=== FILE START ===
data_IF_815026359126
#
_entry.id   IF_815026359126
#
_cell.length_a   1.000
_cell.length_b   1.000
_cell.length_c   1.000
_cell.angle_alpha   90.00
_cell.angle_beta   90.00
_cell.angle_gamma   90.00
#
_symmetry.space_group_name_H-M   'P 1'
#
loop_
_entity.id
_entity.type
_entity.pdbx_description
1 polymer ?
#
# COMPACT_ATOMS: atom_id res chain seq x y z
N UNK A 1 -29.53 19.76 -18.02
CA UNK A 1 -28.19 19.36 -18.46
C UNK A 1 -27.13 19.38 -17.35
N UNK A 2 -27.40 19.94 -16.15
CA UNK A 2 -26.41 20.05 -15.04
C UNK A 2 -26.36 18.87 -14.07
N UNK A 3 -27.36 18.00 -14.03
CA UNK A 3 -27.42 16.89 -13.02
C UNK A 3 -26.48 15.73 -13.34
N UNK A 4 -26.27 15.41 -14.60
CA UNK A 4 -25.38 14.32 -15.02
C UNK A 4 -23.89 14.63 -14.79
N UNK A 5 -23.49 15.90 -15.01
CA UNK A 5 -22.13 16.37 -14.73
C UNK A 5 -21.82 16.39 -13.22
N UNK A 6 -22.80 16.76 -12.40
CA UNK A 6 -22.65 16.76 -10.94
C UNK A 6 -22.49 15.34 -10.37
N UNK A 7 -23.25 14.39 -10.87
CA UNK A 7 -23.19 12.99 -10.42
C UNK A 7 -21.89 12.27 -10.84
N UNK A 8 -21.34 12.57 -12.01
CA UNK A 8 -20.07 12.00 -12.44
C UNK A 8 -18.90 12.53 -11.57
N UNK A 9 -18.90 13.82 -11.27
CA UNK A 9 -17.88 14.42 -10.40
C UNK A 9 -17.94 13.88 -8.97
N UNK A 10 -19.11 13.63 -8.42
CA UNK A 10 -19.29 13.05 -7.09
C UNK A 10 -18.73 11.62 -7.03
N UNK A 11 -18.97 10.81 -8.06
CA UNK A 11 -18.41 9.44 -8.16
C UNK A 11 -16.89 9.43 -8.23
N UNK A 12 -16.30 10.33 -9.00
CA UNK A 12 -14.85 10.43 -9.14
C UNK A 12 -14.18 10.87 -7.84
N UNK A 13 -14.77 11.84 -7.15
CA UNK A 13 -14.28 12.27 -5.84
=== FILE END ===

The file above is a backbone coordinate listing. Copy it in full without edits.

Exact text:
data_IF_815026359126
#
_entry.id   IF_815026359126
#
_cell.length_a   1.000
_cell.length_b   1.000
_cell.length_c   1.000
_cell.angle_alpha   90.00
_cell.angle_beta   90.00
_cell.angle_gamma   90.00
#
_symmetry.space_group_name_H-M   'P 1'
#
loop_
_entity.id
_entity.type
_entity.pdbx_description
1 polymer ?
#
# COMPACT_ATOMS: atom_id res chain seq x y z
N UNK A 1 -29.53 19.76 -18.02
CA UNK A 1 -28.19 19.36 -18.46
C UNK A 1 -27.13 19.38 -17.35
N UNK A 2 -27.40 19.94 -16.15
CA UNK A 2 -26.41 20.05 -15.04
C UNK A 2 -26.36 18.87 -14.07
N UNK A 3 -27.36 18.00 -14.03
CA UNK A 3 -27.42 16.89 -13.02
C UNK A 3 -26.48 15.73 -13.34
N UNK A 4 -26.27 15.41 -14.60
CA UNK A 4 -25.38 14.32 -15.02
C UNK A 4 -23.89 14.63 -14.79
N UNK A 5 -23.49 15.90 -15.01
CA UNK A 5 -22.13 16.37 -14.73
C UNK A 5 -21.82 16.39 -13.22
N UNK A 6 -22.80 16.76 -12.40
CA UNK A 6 -22.65 16.76 -10.94
C UNK A 6 -22.49 15.34 -10.37
N UNK A 7 -23.25 14.39 -10.87
CA UNK A 7 -23.19 12.99 -10.42
C UNK A 7 -21.89 12.27 -10.84
N UNK A 8 -21.34 12.57 -12.01
CA UNK A 8 -20.07 12.00 -12.44
C UNK A 8 -18.90 12.53 -11.57
N UNK A 9 -18.90 13.82 -11.27
CA UNK A 9 -17.88 14.42 -10.40
C UNK A 9 -17.94 13.88 -8.97
N UNK A 10 -19.11 13.63 -8.42
CA UNK A 10 -19.29 13.05 -7.09
C UNK A 10 -18.73 11.62 -7.03
N UNK A 11 -18.97 10.81 -8.06
CA UNK A 11 -18.41 9.44 -8.16
C UNK A 11 -16.89 9.43 -8.23
N UNK A 12 -16.30 10.33 -9.00
CA UNK A 12 -14.85 10.43 -9.14
C UNK A 12 -14.18 10.87 -7.84
N UNK A 13 -14.77 11.84 -7.15
CA UNK A 13 -14.28 12.27 -5.84